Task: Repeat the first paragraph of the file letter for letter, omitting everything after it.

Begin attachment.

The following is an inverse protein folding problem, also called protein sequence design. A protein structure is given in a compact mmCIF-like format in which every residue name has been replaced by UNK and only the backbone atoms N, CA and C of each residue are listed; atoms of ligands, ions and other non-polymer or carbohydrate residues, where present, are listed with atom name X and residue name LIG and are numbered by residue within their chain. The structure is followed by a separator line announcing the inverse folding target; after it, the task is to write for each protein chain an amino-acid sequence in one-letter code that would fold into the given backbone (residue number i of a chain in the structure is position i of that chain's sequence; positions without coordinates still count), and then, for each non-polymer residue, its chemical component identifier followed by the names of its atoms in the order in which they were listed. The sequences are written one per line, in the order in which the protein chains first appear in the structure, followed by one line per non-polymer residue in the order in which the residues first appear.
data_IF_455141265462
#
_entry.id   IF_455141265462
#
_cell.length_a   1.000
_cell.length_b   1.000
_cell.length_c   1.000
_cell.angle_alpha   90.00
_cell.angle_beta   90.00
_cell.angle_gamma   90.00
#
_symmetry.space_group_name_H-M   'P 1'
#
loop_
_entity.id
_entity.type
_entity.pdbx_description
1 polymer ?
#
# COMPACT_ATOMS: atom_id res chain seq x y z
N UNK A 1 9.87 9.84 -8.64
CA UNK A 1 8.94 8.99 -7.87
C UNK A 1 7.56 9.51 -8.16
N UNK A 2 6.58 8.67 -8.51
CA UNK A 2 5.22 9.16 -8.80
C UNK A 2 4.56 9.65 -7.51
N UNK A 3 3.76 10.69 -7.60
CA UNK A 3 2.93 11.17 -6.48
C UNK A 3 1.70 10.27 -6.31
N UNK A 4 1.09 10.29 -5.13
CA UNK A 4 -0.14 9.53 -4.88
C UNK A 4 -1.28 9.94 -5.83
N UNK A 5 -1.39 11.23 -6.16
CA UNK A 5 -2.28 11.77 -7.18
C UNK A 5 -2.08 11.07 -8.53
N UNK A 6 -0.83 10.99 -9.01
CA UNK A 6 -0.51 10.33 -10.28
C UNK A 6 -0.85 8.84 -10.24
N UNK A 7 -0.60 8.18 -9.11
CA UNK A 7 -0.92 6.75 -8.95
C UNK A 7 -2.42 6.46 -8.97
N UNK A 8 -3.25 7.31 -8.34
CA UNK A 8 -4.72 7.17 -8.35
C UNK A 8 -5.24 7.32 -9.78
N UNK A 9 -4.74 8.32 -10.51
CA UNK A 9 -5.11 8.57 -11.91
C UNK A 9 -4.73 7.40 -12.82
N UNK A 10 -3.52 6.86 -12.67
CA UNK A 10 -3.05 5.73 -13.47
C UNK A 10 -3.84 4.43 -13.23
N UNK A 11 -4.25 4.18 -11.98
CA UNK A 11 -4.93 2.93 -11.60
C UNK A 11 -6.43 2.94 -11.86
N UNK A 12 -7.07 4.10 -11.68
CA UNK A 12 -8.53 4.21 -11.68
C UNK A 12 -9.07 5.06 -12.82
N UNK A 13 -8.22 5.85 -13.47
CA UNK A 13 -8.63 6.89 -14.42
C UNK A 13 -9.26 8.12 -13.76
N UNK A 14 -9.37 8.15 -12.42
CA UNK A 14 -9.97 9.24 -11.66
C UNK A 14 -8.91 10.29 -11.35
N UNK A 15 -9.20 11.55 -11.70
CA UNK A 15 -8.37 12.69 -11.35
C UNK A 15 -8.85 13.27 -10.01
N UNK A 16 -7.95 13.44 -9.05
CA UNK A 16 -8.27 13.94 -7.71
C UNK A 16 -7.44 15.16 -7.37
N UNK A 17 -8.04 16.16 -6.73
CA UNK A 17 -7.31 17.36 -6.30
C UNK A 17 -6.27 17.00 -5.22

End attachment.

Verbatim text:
The following is an inverse protein folding problem, also called protein sequence design. A protein structure is given in a compact mmCIF-like format in which every residue name has been replaced by UNK and only the backbone atoms N, CA and C of each residue are listed; atoms of ligands, ions and other non-polymer or carbohydrate residues, where present, are listed with atom name X and residue name LIG and are numbered by residue within their chain. The structure is followed by a separator line announcing the inverse folding target; after it, the task is to write for each protein chain an amino-acid sequence in one-letter code that would fold into the given backbone (residue number i of a chain in the structure is position i of that chain's sequence; positions without coordinates still count), and then, for each non-polymer residue, its chemical component identifier followed by the names of its atoms in the order in which they were listed. The sequences are written one per line, in the order in which the protein chains first appear in the structure, followed by one line per non-polymer residue in the order in which the residues first appear.